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Renewable Fuels, Consumer Protection, and Energy Efficiency Act of 2007

Floor Speech

Location: Washington, DC



Mr. SPECTER. Mr. President, I seek recognition today to give my reasons for my vote against invoking cloture on H.R. 6, the Energy Independence and Security Act of 2007 which was sent to the Senate from the House of Representatives on December 6, 2007. It is regrettable that certain tactics and maneuvers prevented a formal conference and there was no accommodation for removal of controversial tax provisions which further complicated the negotiations. I am voting against cloture on energy bill, although I support many of the bill's provisions, because key commitments to at least one of my Republican colleagues were reportedly broken. Further, I understand the bill in its present form would likely draw a veto from the President.

I would have preferred a conference report which did not include taxes on the oil and gas industries. Had there been a formal conference, those taxes might well have been left out of the conference report. It has been reported that the oil and gas industries took steps to oppose convening a conference. If so, they bear some responsibility for the inclusion of the taxes which might have been eliminated had there been a conference.

This past summer, I supported the Senate-passed Energy bill, H.R. 6, which would have promoted oil savings by increasing our national average vehicle fuel economy; alleviated dependence on imported oil by increasing requirements for the use of biofuels and advanced biofuels; advanced the prospects for cleanly utilizing our Nation's abundant coal reserves by furthering research, development and demonstration of carbon capture and sequestration technology; and supported a reduction in our demand for energy by creating new efficiency benchmarks for appliances and authorizing research and development grants for more efficient building materials, processes and vehicle technology.

Furthermore, though the Senate did not include a minimum requirement for the amount of electricity generated by renewable sources, I support such a measure as I have done in the past. On June 14, 2007, the Senate voted 56-39 to table an amendment that would have replaced a 15 percent by 2020 renewable energy standard with 20 percent by 2020 using alternative sources including coal and nuclear energy. This amendment was viewed as undermining a ``renewable'' standard, therefore I opposed the amendment. I am proud that Pennsylvania is leading the way in renewable energy use and development through its Advanced Energy Portfolio Standard which requires that 18 percent of electricity in the Commonwealth be generated from clean and renewable sources by 2020.

While it would have been preferable for the House and Senate to have been able to work in a bicameral, bipartisan manner to produce legislation that includes both stronger automobile efficiency and a renewable portfolio standard, that clearly did not happen in this instance. Therefore, I face a choice between procedural matters I dislike and policies I support. Many of my colleagues and I will oppose this bill based on the process used by the majority and the inclusion of controversial tax offset provisions. Had there been an opportunity for the two Houses and the two parties to come together, as is the common practice in Congress, to craft this important legislation governing our Nation's energy production and use, I am confident we could have come to consensus on these issues and I still believe this to be the case.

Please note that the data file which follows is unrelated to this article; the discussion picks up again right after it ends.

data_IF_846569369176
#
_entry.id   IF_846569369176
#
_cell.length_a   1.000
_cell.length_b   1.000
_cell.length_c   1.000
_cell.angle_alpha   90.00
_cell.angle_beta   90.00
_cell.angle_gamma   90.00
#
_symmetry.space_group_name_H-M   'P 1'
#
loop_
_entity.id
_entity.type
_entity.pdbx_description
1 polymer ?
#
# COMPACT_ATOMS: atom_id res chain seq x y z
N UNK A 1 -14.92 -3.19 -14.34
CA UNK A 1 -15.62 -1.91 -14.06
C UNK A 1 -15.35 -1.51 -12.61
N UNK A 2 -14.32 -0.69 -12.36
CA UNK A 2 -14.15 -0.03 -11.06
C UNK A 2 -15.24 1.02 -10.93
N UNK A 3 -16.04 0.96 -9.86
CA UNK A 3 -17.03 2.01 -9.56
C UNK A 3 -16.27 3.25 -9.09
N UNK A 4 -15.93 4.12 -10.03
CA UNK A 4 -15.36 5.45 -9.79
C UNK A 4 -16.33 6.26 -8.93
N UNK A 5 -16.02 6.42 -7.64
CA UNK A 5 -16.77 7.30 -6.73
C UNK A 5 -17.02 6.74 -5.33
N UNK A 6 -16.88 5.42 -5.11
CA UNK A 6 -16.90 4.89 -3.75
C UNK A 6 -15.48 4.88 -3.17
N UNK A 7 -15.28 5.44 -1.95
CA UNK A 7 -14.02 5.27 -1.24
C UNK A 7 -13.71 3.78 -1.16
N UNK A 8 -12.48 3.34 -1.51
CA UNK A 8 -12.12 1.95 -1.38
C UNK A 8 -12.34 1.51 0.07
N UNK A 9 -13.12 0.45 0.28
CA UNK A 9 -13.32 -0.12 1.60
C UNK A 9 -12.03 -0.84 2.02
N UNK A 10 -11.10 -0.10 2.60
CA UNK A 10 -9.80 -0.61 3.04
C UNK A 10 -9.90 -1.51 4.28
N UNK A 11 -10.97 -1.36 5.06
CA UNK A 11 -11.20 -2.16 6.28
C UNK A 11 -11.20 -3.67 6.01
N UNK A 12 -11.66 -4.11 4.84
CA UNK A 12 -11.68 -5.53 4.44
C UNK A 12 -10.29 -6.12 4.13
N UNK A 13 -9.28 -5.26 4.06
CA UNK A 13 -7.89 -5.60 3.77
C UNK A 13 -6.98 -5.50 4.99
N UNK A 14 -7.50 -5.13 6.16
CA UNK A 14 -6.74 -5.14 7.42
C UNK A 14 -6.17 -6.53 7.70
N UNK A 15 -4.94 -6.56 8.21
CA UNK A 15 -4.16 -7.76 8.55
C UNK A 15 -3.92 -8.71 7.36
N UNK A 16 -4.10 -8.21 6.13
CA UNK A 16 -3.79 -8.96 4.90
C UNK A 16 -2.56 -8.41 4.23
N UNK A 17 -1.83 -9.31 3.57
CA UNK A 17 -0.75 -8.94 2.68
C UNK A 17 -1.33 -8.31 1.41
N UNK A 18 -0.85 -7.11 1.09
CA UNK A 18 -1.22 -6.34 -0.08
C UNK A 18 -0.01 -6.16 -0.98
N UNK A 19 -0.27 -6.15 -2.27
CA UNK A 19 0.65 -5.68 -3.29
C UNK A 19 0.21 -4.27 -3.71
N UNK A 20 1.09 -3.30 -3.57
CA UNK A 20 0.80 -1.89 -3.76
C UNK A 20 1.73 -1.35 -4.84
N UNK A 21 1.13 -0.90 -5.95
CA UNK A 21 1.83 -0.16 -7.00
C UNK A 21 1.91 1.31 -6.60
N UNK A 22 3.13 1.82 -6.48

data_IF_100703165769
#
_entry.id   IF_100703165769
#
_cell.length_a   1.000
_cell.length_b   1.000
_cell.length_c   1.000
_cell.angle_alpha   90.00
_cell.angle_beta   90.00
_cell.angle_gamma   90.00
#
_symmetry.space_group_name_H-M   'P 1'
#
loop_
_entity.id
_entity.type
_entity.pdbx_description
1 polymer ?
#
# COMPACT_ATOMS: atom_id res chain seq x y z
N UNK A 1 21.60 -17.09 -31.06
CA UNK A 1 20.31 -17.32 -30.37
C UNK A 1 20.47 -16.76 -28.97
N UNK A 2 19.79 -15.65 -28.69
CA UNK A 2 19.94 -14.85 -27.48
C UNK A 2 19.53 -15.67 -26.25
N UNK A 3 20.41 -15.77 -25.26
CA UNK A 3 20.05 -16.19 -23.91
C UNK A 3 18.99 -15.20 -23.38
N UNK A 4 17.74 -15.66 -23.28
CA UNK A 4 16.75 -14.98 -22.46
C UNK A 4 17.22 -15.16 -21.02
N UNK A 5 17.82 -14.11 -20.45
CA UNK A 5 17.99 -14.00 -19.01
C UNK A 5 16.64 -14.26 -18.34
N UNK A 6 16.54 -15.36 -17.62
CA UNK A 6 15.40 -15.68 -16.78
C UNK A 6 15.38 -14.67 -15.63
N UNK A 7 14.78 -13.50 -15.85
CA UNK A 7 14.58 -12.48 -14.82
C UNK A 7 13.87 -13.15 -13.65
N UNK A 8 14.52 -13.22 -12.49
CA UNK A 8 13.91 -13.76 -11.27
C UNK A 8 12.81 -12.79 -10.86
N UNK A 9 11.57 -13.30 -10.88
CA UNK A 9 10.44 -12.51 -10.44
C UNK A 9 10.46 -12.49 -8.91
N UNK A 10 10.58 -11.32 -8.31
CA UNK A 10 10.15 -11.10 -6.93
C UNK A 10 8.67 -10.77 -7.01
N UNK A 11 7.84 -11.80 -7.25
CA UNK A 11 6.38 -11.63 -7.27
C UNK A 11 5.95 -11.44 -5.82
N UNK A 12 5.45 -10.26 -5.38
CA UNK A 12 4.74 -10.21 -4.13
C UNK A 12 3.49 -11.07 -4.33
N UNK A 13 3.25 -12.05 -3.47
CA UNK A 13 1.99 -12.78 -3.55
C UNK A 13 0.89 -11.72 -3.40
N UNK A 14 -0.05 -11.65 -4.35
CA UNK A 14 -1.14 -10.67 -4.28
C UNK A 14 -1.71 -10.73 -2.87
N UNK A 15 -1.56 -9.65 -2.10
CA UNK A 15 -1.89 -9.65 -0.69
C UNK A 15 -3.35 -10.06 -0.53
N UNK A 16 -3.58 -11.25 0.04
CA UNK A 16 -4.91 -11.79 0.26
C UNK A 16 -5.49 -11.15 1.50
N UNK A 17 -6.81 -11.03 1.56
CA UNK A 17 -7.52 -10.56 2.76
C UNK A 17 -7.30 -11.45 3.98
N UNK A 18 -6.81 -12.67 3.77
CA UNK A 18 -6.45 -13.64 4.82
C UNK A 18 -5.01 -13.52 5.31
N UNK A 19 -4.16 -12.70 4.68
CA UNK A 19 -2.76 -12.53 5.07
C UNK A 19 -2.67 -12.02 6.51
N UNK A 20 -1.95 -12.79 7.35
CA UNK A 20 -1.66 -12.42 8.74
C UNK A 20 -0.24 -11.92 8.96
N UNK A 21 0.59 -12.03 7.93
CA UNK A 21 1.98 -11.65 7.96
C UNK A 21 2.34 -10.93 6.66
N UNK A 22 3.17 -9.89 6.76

This Nation has many challenges meeting today's energy needs, with the price of oil at $100 per barrel, OPEC manipulating the oil markets, and concerns related to the environment including climate change, all of which will be directly addressed by this bill's provisions. Too often in this Congress, we are faced with questionable procedures which have led to this situation of rancor and breakdown of the bicameral process. I urge the leaders of both parties and chambers to work together to improve this regrettable legislative environment and produce a bipartisan Energy bill.

Considering the current veto threat over the bill, it is my hope that after this difficult vote we can amicably move forward to work with our colleagues in the House of Representatives and the President to enact these policy measures which are important for the energy future of the United States.

As I stated in my introduction, I am troubled by reports from a Republican colleague that the legislation sent over by the House breached key commitments. It is difficult to know exactly what commitments were made, which were kept, and which may have been broken in multiple conversations with many parties. Therefore, in the interest of comity and improving the legislative process, I feel constrained to cast my vote against moving to this Energy bill, despite provisions I support.


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